29 January 2010

"I fed up with this world!"

Regular readers will know that I am a strong supporter of The Room, the smash hit film sensation that is sweeping cult cinema circles like the Black Death through Europe. However, I haven't experienced the full Rocky Horror-like sensation of seeing the film with a crowd of true-blue fanatics in a loaded theater. Until last night.
The first time I watched it was a couple of years ago by myself - I was home sick with the flu, but the next day I went back to work. I'm not claiming The Room miraculously healed me, but the timing is a bit suspicious. Since then, it's only been small (but very fun) group viewings at friends' apartments, getting loaded and reenacting our favorite scenes (I was Denny). I'd had a few opportunities to see it in the theater with a raucous crowd, but nothing quite convenient enough for me to rent a suit, buy a football, and fill a flask. Thankfully, Astoria Indies gave me another opportunity to get off my ass and fully experience it.
Astoria Indies is a screening series and networking group dedicated to promoting filmmaking within the eponymous New York neighborhood. For those of you in the area, I highly recommend attending its screenings at the Bohemian Beer Garden. They're taking place on Thursdays throughout the winter, to be capped off with a genuine festival in the spring. As January is comedy month, they appropriately got their hands on The Room, loaded the audience with in-the-know ringers, and handed out plastic spoons at the entrance.
Was the experience that much different? Definitely. While my friends and I have latched onto various mystifying aspects of the film, watching it with a different group gave me new things to notice and wonder at. We never picked up on the "Full House" connection, for example, and I don't think I've ever realized that when Lisa first seduces Mark, he wonders about candles and music that aren't actually present in the scene. The (screening) room was also charged with more energy than a small group can generate, which gave the laughter a momentum that carried us through the doldrums of the Second Act (which begin after the drug dealer scene and end with the surprise party). Something that had previously been tedious - like the long pans across the Golden Gate Bridge - suddenly became another part of the fun. It had a festival atmosphere amplified by the shouting wisecracks and the plastic spoons that showered around us every time the background photograph of a spoon was glimpsed.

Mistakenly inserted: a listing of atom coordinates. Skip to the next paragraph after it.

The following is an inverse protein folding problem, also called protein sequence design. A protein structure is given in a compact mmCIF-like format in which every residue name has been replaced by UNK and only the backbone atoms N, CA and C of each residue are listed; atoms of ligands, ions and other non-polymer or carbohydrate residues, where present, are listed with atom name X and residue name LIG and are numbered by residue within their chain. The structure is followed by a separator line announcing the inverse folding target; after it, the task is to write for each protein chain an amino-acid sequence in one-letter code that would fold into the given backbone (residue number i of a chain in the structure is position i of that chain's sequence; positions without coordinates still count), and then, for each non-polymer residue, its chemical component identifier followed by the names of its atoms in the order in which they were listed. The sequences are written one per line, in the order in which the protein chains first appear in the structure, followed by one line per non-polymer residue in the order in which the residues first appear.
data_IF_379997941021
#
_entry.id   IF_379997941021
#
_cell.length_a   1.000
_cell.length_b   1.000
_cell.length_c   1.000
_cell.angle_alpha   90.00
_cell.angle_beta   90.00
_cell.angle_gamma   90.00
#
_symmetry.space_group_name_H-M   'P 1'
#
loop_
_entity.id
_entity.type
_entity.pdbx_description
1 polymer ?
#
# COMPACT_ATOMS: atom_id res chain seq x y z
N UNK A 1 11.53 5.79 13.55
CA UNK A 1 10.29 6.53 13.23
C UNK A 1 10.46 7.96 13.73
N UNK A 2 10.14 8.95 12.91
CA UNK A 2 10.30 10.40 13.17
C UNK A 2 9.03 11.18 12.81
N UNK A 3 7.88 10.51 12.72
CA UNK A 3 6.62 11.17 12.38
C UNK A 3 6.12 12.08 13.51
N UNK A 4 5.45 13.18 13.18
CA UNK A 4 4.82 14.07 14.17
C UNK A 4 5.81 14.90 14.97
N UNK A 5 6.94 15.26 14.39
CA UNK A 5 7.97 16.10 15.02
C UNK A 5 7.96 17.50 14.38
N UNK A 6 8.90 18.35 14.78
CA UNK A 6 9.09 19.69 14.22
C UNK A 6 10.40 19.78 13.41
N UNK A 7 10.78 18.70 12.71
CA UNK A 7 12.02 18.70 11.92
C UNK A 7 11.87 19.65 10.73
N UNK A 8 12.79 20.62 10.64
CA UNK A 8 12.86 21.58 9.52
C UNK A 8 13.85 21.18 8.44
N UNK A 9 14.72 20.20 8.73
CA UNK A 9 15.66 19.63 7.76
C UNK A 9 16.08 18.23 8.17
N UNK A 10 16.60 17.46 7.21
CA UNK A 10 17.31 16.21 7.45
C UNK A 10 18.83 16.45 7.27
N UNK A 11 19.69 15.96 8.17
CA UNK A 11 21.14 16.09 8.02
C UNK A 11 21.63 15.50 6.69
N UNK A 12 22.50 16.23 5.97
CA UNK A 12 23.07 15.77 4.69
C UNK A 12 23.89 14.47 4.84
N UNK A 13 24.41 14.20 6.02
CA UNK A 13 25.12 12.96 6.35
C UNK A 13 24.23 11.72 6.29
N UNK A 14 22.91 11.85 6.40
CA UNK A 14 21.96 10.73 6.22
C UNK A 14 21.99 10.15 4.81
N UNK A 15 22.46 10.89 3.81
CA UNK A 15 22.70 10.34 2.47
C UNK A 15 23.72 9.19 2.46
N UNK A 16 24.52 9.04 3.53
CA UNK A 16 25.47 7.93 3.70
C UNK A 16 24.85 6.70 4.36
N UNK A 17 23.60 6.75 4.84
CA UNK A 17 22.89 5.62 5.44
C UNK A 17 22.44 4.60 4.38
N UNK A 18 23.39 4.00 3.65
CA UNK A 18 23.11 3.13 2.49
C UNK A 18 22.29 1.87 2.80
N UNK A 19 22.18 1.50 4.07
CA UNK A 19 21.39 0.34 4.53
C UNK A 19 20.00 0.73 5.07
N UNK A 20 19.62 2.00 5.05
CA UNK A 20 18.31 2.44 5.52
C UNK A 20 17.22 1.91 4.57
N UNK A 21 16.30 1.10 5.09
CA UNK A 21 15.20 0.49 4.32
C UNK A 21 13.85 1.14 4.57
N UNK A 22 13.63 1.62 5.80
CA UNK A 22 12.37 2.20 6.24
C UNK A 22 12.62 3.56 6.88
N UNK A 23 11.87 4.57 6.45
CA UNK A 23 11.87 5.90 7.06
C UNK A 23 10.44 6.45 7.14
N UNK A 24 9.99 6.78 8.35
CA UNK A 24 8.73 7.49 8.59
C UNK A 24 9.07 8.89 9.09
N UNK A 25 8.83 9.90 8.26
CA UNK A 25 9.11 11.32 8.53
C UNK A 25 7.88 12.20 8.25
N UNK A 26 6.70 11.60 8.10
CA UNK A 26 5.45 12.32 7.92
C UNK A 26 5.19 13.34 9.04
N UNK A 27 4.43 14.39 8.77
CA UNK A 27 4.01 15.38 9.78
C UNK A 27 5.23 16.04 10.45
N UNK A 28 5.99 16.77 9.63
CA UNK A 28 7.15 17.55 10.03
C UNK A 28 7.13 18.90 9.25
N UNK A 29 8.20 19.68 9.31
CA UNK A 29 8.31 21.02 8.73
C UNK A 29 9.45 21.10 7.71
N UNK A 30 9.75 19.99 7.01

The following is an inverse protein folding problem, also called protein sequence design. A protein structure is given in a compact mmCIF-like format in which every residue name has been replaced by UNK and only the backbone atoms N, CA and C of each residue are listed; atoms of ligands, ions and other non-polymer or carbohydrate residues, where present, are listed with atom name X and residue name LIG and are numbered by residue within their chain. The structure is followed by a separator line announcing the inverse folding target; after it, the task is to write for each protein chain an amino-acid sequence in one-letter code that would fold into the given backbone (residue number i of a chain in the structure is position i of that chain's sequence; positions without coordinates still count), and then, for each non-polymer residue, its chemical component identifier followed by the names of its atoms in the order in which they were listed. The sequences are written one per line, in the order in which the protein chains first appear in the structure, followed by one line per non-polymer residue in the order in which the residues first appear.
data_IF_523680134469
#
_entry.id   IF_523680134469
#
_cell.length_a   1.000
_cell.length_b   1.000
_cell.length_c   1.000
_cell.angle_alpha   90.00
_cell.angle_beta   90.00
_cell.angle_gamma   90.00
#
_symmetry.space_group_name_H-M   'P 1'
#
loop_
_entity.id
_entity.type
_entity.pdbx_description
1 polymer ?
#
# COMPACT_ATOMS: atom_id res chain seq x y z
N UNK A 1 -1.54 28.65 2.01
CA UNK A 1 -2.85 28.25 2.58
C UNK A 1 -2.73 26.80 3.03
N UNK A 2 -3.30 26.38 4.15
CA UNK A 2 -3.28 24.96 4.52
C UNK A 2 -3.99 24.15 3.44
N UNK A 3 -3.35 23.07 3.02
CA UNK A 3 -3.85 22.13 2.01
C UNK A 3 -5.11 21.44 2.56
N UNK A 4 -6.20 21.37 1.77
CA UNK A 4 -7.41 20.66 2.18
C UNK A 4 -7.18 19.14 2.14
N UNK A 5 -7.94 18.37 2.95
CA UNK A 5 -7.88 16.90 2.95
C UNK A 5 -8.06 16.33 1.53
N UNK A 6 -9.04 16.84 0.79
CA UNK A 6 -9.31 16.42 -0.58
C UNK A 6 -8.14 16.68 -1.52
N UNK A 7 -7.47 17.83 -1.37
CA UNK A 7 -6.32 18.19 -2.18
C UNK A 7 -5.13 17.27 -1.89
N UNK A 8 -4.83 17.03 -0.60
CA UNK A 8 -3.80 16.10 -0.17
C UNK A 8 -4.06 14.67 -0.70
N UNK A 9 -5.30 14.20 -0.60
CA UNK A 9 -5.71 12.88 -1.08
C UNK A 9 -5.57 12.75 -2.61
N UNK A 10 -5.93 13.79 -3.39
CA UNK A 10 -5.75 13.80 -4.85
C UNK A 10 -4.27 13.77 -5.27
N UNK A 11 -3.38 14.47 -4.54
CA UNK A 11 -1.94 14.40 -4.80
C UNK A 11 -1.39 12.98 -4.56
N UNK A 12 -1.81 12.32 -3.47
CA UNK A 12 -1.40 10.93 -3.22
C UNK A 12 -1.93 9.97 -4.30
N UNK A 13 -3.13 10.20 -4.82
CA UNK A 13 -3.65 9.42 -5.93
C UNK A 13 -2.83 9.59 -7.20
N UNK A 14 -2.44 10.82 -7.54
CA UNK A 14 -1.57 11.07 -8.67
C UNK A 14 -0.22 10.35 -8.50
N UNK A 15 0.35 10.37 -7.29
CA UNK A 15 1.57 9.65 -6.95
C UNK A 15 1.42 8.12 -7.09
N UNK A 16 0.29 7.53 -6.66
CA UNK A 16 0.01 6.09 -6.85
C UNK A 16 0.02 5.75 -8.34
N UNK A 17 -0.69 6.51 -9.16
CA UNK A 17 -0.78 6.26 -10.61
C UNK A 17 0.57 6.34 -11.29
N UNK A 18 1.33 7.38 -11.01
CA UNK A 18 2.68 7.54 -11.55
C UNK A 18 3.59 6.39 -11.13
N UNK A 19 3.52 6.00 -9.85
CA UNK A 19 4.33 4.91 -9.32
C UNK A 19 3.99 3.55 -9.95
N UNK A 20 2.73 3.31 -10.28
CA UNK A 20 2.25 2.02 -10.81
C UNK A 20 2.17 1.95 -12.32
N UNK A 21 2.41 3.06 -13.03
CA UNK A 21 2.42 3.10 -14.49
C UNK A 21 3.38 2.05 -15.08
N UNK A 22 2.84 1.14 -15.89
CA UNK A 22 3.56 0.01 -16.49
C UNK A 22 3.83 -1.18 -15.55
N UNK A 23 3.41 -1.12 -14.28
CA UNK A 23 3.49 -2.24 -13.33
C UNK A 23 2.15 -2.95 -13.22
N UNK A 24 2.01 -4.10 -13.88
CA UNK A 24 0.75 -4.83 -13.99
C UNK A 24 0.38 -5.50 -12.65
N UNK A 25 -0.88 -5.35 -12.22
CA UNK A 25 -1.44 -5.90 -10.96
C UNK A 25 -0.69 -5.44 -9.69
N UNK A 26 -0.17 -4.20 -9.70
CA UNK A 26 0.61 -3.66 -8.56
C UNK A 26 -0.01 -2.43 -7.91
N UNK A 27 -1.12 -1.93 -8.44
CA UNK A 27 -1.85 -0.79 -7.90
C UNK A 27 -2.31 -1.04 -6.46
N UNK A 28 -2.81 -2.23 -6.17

There were other new things I spotted without having them pointed out to me. During the conversation Lisa has with her girlfriend ("Who are you?!" the crowd shouted when she entered with her poor man's Stifler), the awful continuity became glaringly obvious. Most people have written about Lisa's bulging neck in that scene (something else I hadn't seen until last night), but to me, the bigger offense was Lisa's drastic change in hand positions from shot to shot. I couldn't believe I hadn't picked up on it before. Yes, folks, much like other classic films, The Room offers new details to enjoy on every viewing.
I am not being facetious in the slightest when I say that everyone - at least, all filmmakers and artistic types - should see The Room at least once (and if one viewing is good for you, I can well understand that). Watching it is instructional, to be sure, but it's also, in some ways, inspirational. After all, if this one man could manage to get his dream project finished and embraced by fans around the world, what's to stop the rest of us?

18 January 2010

Jack Bauer's Hour of Power*

*Title recklessly stolen from friends.

I have a confession to make: For the past few months, I've been going to the gym approximately every other day. I intend to continue to do so for...well, the rest of my life, I suppose, or until I move someplace where I can buy and keep my own treadmill like a caged tiger. I just hope that after admitting my routine to my audience of four and a half regular readers, I don't casually discard it and allow myself to blow up like a puffer fish with a carton of Colombian Coffee ice cream (the one currently in my freezer).

As a result of my exercise, I'm exposed to segments of pop culture I wouldn't normally seek out. I am the last person in the contiguous United States to own any sort of iPod or listening device, and I keep forgetting to buy a good pair of headphones to plug myself into the television machines they have attached to most of the exercise equipment. And so I watch whatever's playing on the widescreen televisions overhead, reading the words in closed captioning, and listening to the same Top 40 Execrable Pop Songs that play on what feels like an infinite loop. More often than not, I just end up focusing on the calories ticking slowly upward, cursing them to move faster, for the love of God, Montresor.